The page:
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Miller v. United States

Court of Appeals of The District of Columbia

June 6, 2019

Francisca C. Miller, Appellant,
v.
United States, Appellee.

          Argued May 7, 2019

          Appeal from the Superior Court of the District of Columbia (DVM-358-13) (Hon. A. Franklin Burgess Jr., Trial Judge)

          Donna L. Biderman for appellant.

          Lauren R. Bates, Assistant United States Attorney, with whom Jessie K. Liu, United States Attorney, and Elizabeth Trosman, John P. Mannarino, and Rikki D. McCoy, Assistant United States Attorneys, were on the briefs, for appellee.

          Before Beckwith and McLeese, Associate Judges, and Nebeker, Senior Judge.

          MCLEESE, ASSOCIATE JUDGE

         After a bench trial, appellant Francisca Miller was found guilty of attempted possession of a prohibited weapon and attempted threats to do bodily harm. Ms. Miller is not a United States citizen, and it is uncontested that her convictions legally authorize her to be removed from the United States. Relying on our recent decision in Bado v. United States, 186 A.3d 1243 (D.C. 2018) (en banc), Ms. Miller argues among other things that she was denied her constitutional right to a jury trial. We agree, and we therefore vacate Ms. Miller's convictions and remand for further proceedings.

         I.

         The United States's evidence at trial was as follows. On the date of the offense, Ms. Miller lived at 3552 Warter Street N.W. with Teresa Smith and Ms. Smith's boyfriend, Marquis Childs. Ms. Smith heard an argument between Ms. Miller and Mr. Childs. Entering the kitchen where the argument was taking place, Ms. Smith asked what was going on. Ms. Miller began to curse at Ms. Smith and stated she was going to cut Ms. Smith's eye out. Ms. Miller then ran to her room and retrieved a large butcher knife with an approximately eight-inch blade and a black handle. Ms. Miller returned, waved the knife around, and said "I'll fuck you up," and "I'm going to get your ass, bitch." Ms. Smith was scared and upset.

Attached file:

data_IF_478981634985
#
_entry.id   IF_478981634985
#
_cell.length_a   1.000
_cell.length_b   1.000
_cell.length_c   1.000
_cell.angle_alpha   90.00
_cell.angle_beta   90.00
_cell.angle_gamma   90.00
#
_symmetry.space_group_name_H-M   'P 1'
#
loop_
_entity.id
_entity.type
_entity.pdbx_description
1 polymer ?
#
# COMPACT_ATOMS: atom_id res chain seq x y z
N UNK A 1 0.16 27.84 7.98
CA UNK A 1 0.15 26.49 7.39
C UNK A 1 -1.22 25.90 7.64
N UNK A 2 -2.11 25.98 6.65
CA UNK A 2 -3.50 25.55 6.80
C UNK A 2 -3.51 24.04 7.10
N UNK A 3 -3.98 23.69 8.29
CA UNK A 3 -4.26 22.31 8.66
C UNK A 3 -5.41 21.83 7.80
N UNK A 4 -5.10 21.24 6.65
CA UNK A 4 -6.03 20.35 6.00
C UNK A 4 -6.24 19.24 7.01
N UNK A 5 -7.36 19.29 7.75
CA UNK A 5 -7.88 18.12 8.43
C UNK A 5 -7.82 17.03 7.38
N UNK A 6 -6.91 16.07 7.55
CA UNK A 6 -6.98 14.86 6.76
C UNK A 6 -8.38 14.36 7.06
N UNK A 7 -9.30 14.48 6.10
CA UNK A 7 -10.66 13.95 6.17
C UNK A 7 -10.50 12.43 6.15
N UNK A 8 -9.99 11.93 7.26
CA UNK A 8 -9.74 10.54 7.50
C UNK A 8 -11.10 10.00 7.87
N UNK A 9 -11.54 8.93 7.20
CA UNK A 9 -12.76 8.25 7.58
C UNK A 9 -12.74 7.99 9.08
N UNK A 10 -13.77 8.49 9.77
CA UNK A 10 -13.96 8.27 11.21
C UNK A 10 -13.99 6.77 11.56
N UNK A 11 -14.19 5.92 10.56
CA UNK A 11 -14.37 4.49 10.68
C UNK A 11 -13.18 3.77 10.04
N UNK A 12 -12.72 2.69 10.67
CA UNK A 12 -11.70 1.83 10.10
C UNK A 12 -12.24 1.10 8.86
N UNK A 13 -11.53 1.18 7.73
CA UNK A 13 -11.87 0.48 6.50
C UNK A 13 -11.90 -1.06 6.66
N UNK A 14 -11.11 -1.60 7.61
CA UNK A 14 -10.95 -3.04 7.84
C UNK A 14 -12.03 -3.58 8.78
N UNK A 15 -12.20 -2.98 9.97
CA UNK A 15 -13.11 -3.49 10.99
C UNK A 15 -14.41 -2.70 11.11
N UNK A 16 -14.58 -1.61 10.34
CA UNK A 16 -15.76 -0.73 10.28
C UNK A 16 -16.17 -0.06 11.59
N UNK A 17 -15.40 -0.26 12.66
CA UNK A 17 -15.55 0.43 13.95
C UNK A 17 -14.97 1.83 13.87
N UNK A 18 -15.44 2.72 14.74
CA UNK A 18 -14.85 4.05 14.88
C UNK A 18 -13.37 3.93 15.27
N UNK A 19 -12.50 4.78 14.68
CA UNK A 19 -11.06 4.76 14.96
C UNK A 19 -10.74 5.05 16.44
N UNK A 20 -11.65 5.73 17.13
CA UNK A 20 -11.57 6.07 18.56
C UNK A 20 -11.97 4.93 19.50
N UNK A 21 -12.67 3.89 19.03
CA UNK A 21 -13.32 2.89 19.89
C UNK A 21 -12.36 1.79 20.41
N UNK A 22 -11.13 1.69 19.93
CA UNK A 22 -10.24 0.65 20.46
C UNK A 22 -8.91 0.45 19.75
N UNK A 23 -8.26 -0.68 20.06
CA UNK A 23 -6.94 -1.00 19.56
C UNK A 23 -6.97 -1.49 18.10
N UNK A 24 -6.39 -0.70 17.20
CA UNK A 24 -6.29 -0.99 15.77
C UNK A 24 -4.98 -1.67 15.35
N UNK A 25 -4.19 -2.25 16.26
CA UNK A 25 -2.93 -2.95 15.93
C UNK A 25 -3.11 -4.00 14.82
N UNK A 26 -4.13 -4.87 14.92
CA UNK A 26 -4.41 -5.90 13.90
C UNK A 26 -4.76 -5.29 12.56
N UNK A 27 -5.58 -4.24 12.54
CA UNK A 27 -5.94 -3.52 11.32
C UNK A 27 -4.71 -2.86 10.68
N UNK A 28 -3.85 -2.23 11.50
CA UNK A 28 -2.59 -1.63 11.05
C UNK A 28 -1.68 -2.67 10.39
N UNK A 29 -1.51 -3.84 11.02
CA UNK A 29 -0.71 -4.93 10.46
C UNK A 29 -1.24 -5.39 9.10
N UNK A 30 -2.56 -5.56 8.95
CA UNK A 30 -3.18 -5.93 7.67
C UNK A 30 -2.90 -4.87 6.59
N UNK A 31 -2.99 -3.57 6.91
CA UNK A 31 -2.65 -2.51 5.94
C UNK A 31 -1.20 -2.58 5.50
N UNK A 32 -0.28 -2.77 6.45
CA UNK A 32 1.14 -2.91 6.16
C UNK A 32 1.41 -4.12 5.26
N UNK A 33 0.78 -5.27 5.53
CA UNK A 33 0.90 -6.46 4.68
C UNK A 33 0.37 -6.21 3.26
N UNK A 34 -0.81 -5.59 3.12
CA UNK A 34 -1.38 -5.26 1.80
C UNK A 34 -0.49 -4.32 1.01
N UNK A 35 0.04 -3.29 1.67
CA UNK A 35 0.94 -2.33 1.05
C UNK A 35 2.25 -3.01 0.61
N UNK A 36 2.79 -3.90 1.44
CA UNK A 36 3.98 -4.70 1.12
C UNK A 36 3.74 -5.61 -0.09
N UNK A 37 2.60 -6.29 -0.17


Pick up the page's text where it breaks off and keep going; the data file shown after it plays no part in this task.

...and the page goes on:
Ms. Smith called the police. A Metropolitan Police Department (MPD) officer responded to the house and spoke with Ms. Miller. Ms. Miller told the officer that she and Ms. Smith had a verbal argument, but Ms. Miller denied wielding a knife. The officer performed a consensual search of Ms. Miller's room and found a knife with a black handle in plain view. Mr. Childs identified that knife as the knife Ms. Miller had wielded earlier. An MPD detective interviewed Ms. Smith. Ms. Smith told the detective that Ms. Miller had pulled a knife on her. Mr. Childs corroborated Ms. Smith's statement.

         The defense evidence was as follows. Ms. Miller testified that on the day of the incident she was talking to Mr. Childs in the kitchen, that Mr. Childs threatened her, and that she was afraid of him. She did not bring out a knife during the argument or threaten anyone with a knife. She keeps cooking knives in her room because she does not want them to go missing and because of roaches and mice. John Osanyingbemi, another resident of 3552 Warter Street, also testified. He testified that he saw the argument in the kitchen and that no one was holding any weapons or objects. Mr. Osanyingbemi told Ms. Miller, Mr. Childs, and Ms. Smith to stop arguing, and the group dispersed.

         II.

         Ms. Miller contends that the evidence was insufficient to support her convictions. We disagree.

         When assessing the sufficiency of the evidence, we "view the evidence in the light most favorable to the [verdict], giving full play to the right of the fact-finder to determine credibility, weigh the evidence, and draw justifiable inferences of fact." Cherry v. District of Columbia, 164 A.3d 922, 929 (D.C. 2017) (internal quotation marks omitted). The evidence is sufficient if, "after viewing it in the light most favorable to the [verdict], any rational trier of fact could have found the essential elements of ...


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